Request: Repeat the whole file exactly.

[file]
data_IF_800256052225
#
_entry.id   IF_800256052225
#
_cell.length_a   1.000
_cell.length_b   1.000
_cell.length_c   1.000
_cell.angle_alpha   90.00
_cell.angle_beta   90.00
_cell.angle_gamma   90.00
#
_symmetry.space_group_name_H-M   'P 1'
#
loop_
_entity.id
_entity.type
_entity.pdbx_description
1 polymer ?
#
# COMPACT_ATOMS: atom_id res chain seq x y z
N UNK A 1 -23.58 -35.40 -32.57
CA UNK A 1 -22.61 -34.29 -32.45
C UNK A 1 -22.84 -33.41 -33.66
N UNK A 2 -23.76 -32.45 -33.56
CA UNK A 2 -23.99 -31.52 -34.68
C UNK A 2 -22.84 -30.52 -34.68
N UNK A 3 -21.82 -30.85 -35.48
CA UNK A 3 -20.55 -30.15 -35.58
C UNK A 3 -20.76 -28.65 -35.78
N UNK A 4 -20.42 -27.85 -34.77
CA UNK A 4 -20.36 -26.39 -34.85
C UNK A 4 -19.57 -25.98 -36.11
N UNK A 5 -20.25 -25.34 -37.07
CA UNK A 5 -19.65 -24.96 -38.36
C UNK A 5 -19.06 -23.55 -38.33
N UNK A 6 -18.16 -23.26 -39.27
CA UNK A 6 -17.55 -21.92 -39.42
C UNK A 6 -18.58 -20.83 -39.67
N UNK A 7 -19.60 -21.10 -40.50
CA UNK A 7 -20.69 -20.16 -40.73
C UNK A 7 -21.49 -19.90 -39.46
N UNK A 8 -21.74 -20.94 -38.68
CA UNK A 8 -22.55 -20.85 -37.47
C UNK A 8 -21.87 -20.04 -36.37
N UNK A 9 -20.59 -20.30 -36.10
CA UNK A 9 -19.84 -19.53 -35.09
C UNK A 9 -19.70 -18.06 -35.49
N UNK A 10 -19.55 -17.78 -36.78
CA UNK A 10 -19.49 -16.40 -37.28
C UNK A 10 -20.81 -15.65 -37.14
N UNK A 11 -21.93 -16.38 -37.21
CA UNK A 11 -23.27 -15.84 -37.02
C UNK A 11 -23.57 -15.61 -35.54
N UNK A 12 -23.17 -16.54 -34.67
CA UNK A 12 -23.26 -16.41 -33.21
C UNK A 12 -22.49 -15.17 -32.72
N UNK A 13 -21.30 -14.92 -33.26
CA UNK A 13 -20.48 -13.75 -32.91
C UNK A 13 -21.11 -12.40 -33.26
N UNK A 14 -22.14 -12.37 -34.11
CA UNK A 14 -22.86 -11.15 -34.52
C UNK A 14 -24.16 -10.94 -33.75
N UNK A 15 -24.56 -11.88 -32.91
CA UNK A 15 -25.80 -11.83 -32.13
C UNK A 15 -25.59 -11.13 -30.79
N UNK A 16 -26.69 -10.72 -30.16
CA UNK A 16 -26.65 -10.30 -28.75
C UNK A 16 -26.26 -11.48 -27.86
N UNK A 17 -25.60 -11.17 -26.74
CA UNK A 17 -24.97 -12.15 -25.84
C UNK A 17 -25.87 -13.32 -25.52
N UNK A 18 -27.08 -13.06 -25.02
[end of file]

data_IF_800256052225
#
_entry.id   IF_800256052225
#
_cell.length_a   1.000
_cell.length_b   1.000
_cell.length_c   1.000
_cell.angle_alpha   90.00
_cell.angle_beta   90.00
_cell.angle_gamma   90.00
#
_symmetry.space_group_name_H-M   'P 1'
#
loop_
_entity.id
_entity.type
_entity.pdbx_description
1 polymer ?
#
# COMPACT_ATOMS: atom_id res chain seq x y z
N UNK A 1 -23.58 -35.40 -32.57
CA UNK A 1 -22.61 -34.29 -32.45
C UNK A 1 -22.84 -33.41 -33.66
N UNK A 2 -23.76 -32.45 -33.56
CA UNK A 2 -23.99 -31.52 -34.68
C UNK A 2 -22.84 -30.52 -34.68
N UNK A 3 -21.82 -30.85 -35.48
CA UNK A 3 -20.55 -30.15 -35.58
C UNK A 3 -20.76 -28.65 -35.78
N UNK A 4 -20.42 -27.85 -34.77
CA UNK A 4 -20.36 -26.39 -34.85
C UNK A 4 -19.57 -25.98 -36.11
N UNK A 5 -20.25 -25.34 -37.07
CA UNK A 5 -19.65 -24.96 -38.36
C UNK A 5 -19.06 -23.55 -38.33
N UNK A 6 -18.16 -23.26 -39.27
CA UNK A 6 -17.55 -21.92 -39.42
C UNK A 6 -18.58 -20.83 -39.67
N UNK A 7 -19.60 -21.10 -40.50
CA UNK A 7 -20.69 -20.16 -40.73
C UNK A 7 -21.49 -19.90 -39.46
N UNK A 8 -21.74 -20.94 -38.68
CA UNK A 8 -22.55 -20.85 -37.47
C UNK A 8 -21.87 -20.04 -36.37
N UNK A 9 -20.59 -20.30 -36.10
CA UNK A 9 -19.84 -19.53 -35.09
C UNK A 9 -19.70 -18.06 -35.49
N UNK A 10 -19.55 -17.78 -36.78
CA UNK A 10 -19.49 -16.40 -37.28
C UNK A 10 -20.81 -15.65 -37.14
N UNK A 11 -21.93 -16.38 -37.21
CA UNK A 11 -23.27 -15.84 -37.02
C UNK A 11 -23.57 -15.61 -35.54
N UNK A 12 -23.17 -16.54 -34.67
CA UNK A 12 -23.26 -16.41 -33.21
C UNK A 12 -22.49 -15.17 -32.72
N UNK A 13 -21.30 -14.92 -33.26
CA UNK A 13 -20.48 -13.75 -32.91
C UNK A 13 -21.11 -12.40 -33.26
N UNK A 14 -22.14 -12.37 -34.11
CA UNK A 14 -22.86 -11.15 -34.52
C UNK A 14 -24.16 -10.94 -33.75
N UNK A 15 -24.56 -11.88 -32.91
CA UNK A 15 -25.80 -11.83 -32.13
C UNK A 15 -25.59 -11.13 -30.79
N UNK A 16 -26.69 -10.72 -30.16
CA UNK A 16 -26.65 -10.30 -28.75
C UNK A 16 -26.26 -11.48 -27.86
N UNK A 17 -25.60 -11.17 -26.74
CA UNK A 17 -24.97 -12.15 -25.84
C UNK A 17 -25.87 -13.32 -25.52
N UNK A 18 -27.08 -13.06 -25.02